Tamayo Perry, surfer in 'Blue Crush' and 'Hawaii Five-0,' dies after apparent shark attack

Tamayo Perry wearing a blue rash guard and surfing in Tahiti
Tamayo Perry, shown at a surf competition in Tahiti in 2003, died Sunday after an apparent shark attack off Oahu's North Shore. (Pierre Tostee / Getty Images)

Tamayo Perry, a surfer, lifeguard and actor with a resume that included roles in "Blue Crush" and "Hawaii Five-0," has died after an apparent shark attack off Oahu's North Shore.

The 49-year-old was surfing at Mālaekahana Beach lake, also known as Goat Island, on the northeast coast of the island, and died Sunday afternoon in the attack, Shayne Enright of the Honolulu Emergency Services Department said Monday in a statement to the Los Angeles Times.

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Honolulu Ocean Safety and the city’s fire, police and emergency medical services departments responded to the beach just before 1 p.m. after a caller reported seeing a man who appeared to have suffered "more than one shark bite," Enright said. Lifeguards brought Perry to shore by jet ski and paramedics assisted with the death pronouncement.

After the incident, Ocean Safety personnel posted shark warnings in the area, Enright said.

According to news station KHON 2, Honolulu Ocean Safety acting chief Kurt Lager said that Perry, whom he described as "one of our own," was a lifeguard and professional surfer “loved by all." Perry worked as a lifeguard on the North Shore and began his career with the Ocean Safety department in July 2016.

A surfer grabbed Perry after the incident and brought him to the island, Lager said at a news conference.

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"Tamayo Perry was a lifeguard loved by all. He was well-known on the North Shore. He’s a professional surfer known worldwide," Lager said. "Tamayo’s personality was infectious, and as much as people loved him, he loved everyone else more. Our condolences go out to Tamayo’s family and to the entire lifeguard ohana."

Lager also said that Perry was "an extremely talented waterman" and that he is survived by his wife and "hundreds of friends."

Honolulu Mayor Rick Blangiardi, who also spoke at the news conference, said Perry's death was a "tragic loss" and commemorated the lifeguard as "a legendary waterman and highly respected ... great member of our Ocean Safety team," according to Hawaii News Now.

"Tamayo Perry, an eight-year veteran of Ocean Safety and well-known North Shore waterman, exemplified bravery, commitment and a deep sense of duty, serving our community with unwavering dedication. His heroic actions and tireless efforts to ensure the safety of our residents and visitors will never be forgotten," the mayor added in a statement to The Times.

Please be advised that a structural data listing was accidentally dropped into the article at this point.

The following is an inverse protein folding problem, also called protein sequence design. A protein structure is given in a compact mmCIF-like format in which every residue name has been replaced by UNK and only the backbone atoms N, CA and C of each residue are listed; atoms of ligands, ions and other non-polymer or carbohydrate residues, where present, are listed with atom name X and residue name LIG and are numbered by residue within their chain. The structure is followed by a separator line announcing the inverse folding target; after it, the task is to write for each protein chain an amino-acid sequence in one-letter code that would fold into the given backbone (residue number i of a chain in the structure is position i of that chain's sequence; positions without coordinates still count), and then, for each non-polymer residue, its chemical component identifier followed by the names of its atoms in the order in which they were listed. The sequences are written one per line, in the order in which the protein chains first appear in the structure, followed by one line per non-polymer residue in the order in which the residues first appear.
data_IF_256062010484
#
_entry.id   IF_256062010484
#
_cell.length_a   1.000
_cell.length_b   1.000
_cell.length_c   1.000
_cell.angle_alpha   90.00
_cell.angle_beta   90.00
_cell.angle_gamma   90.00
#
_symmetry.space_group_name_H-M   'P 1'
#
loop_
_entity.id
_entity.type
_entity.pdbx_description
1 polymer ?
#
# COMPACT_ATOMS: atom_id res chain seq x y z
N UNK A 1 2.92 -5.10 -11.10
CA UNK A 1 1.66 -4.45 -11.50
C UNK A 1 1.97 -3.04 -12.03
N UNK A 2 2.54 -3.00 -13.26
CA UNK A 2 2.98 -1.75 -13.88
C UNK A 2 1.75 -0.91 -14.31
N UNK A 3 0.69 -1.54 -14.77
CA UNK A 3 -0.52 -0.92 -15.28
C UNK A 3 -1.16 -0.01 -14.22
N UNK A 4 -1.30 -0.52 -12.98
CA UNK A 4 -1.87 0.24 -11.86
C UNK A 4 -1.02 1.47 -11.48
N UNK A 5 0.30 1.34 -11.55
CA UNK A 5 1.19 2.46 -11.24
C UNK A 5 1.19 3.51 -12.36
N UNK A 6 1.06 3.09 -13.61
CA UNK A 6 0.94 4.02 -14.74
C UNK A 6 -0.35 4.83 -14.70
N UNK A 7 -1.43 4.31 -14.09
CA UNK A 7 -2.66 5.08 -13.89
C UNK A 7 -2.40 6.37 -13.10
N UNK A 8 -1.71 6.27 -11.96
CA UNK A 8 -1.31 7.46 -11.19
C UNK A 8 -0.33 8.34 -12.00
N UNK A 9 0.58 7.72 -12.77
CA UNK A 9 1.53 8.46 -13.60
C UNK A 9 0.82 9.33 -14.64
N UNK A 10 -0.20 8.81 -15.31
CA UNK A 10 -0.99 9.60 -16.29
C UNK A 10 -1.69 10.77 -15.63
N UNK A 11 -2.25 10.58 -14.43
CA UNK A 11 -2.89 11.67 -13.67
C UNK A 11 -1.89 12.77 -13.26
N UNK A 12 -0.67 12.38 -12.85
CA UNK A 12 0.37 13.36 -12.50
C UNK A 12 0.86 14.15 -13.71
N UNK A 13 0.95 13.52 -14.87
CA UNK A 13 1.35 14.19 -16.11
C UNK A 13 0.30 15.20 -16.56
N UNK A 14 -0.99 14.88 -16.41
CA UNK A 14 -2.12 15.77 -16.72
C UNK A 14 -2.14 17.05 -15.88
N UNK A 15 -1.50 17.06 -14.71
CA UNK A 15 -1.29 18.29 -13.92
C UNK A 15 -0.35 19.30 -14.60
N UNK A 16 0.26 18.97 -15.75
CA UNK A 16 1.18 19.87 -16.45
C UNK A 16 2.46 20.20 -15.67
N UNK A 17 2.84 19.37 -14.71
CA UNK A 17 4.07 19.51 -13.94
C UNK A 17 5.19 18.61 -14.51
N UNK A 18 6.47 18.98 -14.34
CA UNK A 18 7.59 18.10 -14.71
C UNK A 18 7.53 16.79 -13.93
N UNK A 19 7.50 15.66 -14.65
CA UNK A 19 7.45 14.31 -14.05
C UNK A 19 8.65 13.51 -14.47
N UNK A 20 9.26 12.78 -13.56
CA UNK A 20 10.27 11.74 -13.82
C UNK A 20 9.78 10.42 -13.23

"As we grieve this unimaginable loss, we are reminded of the inherent risks faced by our lifeguards daily, and we extend our deepest gratitude for their service," Blangiardi said. "The city and county of Honolulu stands with our Ocean Safety community and will provide all necessary support during this period of mourning. We ask the community to join us in honoring his memory and to keep his loved ones in your thoughts and prayers.”

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Perry and his wife, Emilia, both professional athletes from the Hawaiian Islands, co-founded the Oahu Surfing Experience. The company offers surf lessons on the North Shore.

"The Ocean Aspect of Mother Nature is very unpredictable and it is important to have expert instructors to guide you," the couple's website says.

In a statement to The Times, the company shared its tribute to the late surfer.

"We all want to be the hero of our own story. One of the redeeming characteristics of humanity is our desire to follow our convictions always and without fear. Few of us are able to truly be that hero Tamayo Perry was, is and will be forever," the company said.

"He was everyone's big brother, stern and uncompromising with an infectious and kolohe smile. He was your rescuer in time of need, your safety when all things fell apart. He was a knight forged in the fires of the North Shore in the '90s, his faith in Christ the rock upon which he stood. Few are those who truly follow in the footsteps of Jesus. Tamayo never took his eyes off the path.

"Tragic though his passing may be, he left this world doing what he loved where he loved to do it. We find strength in knowing he is in heaven with our Lord Jesus Christ, trading barrels at Pipeline with his friends that have gone before him."

The Associated Press contributed to this report.

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This story originally appeared in Los Angeles Times.